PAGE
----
A former head of personal security for Michael Jackson testified today he often saw the pop star intoxicated during his three years on the job, including once when he found the singer passed out on a hotel floor.
Michael Laperruque, who worked for Jackson from 2001-04, said the hotel incident occurred in Florida at a Disney World establishment with an African theme.
Testifying in the trial of Katherine Jackson’s wrongful-death lawsuit against concert promoter AEG Live, Laperruque said he went to Jackson’s suite after receiving information that the hotel had made a 911 call for paramedics on Jackson’s behalf. He said he encountered two of the singer’s children, Paris and Prince, in an emotional state.
“They were crying that they couldn’t wake up daddy,” Laperruque said.
Jackson was “prone and unconscious” on a floor of the suite, Laperruque said.
Asked by AEG Live attorney Marvin Putnam if he was worried, Laperruque replied, “I was concerned, yes.”
Laperruque said he shook the singer, helped him into bed and eventually revived him. He said he tried to have the paramedics call cancelled, but he was unable to do so.
Laperruque said he never tried to talk about the incident later with Jackson, nor did he discuss his concerns with the singer’s family.
“I didn’t believe it was my place to do so,” he said.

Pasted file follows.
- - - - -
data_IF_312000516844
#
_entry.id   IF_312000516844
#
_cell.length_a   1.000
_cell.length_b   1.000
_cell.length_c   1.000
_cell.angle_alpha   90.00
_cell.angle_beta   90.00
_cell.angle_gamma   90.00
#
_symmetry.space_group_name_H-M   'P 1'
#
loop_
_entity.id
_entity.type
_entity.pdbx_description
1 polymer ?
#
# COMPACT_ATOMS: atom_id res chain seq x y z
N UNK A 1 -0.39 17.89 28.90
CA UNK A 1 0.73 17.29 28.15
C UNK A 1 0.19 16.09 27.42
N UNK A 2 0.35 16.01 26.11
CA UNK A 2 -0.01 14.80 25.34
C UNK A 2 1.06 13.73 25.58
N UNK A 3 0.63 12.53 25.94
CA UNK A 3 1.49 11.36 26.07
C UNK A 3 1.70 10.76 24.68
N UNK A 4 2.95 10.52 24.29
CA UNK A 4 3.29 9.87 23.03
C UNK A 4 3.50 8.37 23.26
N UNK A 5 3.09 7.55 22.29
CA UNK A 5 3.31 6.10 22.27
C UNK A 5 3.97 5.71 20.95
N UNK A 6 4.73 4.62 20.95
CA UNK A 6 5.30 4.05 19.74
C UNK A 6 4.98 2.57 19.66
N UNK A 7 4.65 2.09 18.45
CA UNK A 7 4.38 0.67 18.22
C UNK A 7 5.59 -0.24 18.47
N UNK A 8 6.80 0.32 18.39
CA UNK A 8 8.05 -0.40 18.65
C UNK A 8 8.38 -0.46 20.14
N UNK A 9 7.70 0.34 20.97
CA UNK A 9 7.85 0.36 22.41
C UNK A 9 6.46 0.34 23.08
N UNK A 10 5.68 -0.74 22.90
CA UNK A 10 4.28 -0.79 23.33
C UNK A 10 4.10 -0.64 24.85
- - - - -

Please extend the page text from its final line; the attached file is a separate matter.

However, Laperruque said that during the time he worked for Jackson he addressed his concerns about the singer’s possible drug abuse with two of the entertainer’s doctors, as well as the pop star’s nanny at the time, Grace Rwaramba.
The testimony of Laperruque came as the 14th week of trial continued in the negligence/wrongful death lawsuit that family matriarch Katherine Jackson filed in September 2010 against AEG Live, the promoter of her late son’s planned comeback shows.
The suit, which also names the singer’s three children as plaintiffs, alleges that the company hired Dr. Conrad Murray as the pop star’s physician for the tour and failed to supervise him properly. But AEG Live maintains it was Jackson who hired Murray in 2006 as his personal physician and chose him to be his doctor during his “This Is It” concerts.
Laperruque said he was alerted to Jackson’s possible drug abuse by the singer’s slurred speech as well as other aspects of his behavior. However, he said he never witnessed the singer take drugs or alcohol and that Jackson was often alert and normal.
Laperruque said when Jackson’s family tried to intervene and help him with his drug problem, the singer resisted. Laperruque cited an occasion when the entertainer’s brother, Randy Jackson, arrived at Neverland Ranch to try to speak to the singer about the family’s concerns.
Laperruque said that at Jackson’s orders, he told the older sibling that the singer did not want to see him.
Jackson said he had a sleeping problem that was due in part to his work, Laperruque said.
“He said that as an artist he always had a tune in his head,” Laperruque said.
Laperruque said he was unaware until after Jackson died that the singer took propofol to help him sleep.
He said that because Jackson’s schedule was so demanding and caused him to miss important dates with his children, he eventually left his post to spend more time with his family.
Jackson was in Los Angeles rehearsing for the tour when he died at age 50 on June 25, 2009. Murray was convicted in 2011 of involuntary manslaughter for giving the singer a lethal intravenous dose of the powerful anesthetic propofol as a sleep aid and was sentenced to four years in jail.
Bill Hetherman | City News Service